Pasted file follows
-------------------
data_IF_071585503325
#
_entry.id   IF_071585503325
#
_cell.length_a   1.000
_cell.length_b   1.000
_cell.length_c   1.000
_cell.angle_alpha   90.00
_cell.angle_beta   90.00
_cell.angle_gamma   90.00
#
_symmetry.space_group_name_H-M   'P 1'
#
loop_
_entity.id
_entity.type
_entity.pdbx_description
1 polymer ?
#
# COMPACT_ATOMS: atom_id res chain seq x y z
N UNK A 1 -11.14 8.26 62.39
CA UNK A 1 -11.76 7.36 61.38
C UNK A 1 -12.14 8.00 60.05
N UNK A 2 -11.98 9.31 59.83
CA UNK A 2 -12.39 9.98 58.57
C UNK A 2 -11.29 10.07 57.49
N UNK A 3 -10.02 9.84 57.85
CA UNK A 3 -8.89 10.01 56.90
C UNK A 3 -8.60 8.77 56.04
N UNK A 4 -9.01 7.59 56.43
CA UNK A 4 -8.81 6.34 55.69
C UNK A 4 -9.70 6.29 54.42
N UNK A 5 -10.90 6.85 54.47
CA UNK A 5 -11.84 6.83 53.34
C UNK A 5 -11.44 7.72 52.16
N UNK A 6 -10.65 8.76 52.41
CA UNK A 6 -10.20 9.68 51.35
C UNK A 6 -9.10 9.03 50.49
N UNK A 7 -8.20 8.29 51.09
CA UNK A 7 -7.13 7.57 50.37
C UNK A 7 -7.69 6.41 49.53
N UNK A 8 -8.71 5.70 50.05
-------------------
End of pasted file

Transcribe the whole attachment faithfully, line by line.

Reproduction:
data_IF_071585503325
#
_entry.id   IF_071585503325
#
_cell.length_a   1.000
_cell.length_b   1.000
_cell.length_c   1.000
_cell.angle_alpha   90.00
_cell.angle_beta   90.00
_cell.angle_gamma   90.00
#
_symmetry.space_group_name_H-M   'P 1'
#
loop_
_entity.id
_entity.type
_entity.pdbx_description
1 polymer ?
#
# COMPACT_ATOMS: atom_id res chain seq x y z
N UNK A 1 -11.14 8.26 62.39
CA UNK A 1 -11.76 7.36 61.38
C UNK A 1 -12.14 8.00 60.05
N UNK A 2 -11.98 9.31 59.83
CA UNK A 2 -12.39 9.98 58.57
C UNK A 2 -11.29 10.07 57.49
N UNK A 3 -10.02 9.84 57.85
CA UNK A 3 -8.89 10.01 56.90
C UNK A 3 -8.60 8.77 56.04
N UNK A 4 -9.01 7.59 56.43
CA UNK A 4 -8.81 6.34 55.69
C UNK A 4 -9.70 6.29 54.42
N UNK A 5 -10.90 6.85 54.47
CA UNK A 5 -11.84 6.83 53.34
C UNK A 5 -11.44 7.72 52.16
N UNK A 6 -10.65 8.76 52.41
CA UNK A 6 -10.20 9.68 51.35
C UNK A 6 -9.10 9.03 50.49
N UNK A 7 -8.20 8.29 51.09
CA UNK A 7 -7.13 7.57 50.37
C UNK A 7 -7.69 6.41 49.53
N UNK A 8 -8.71 5.70 50.05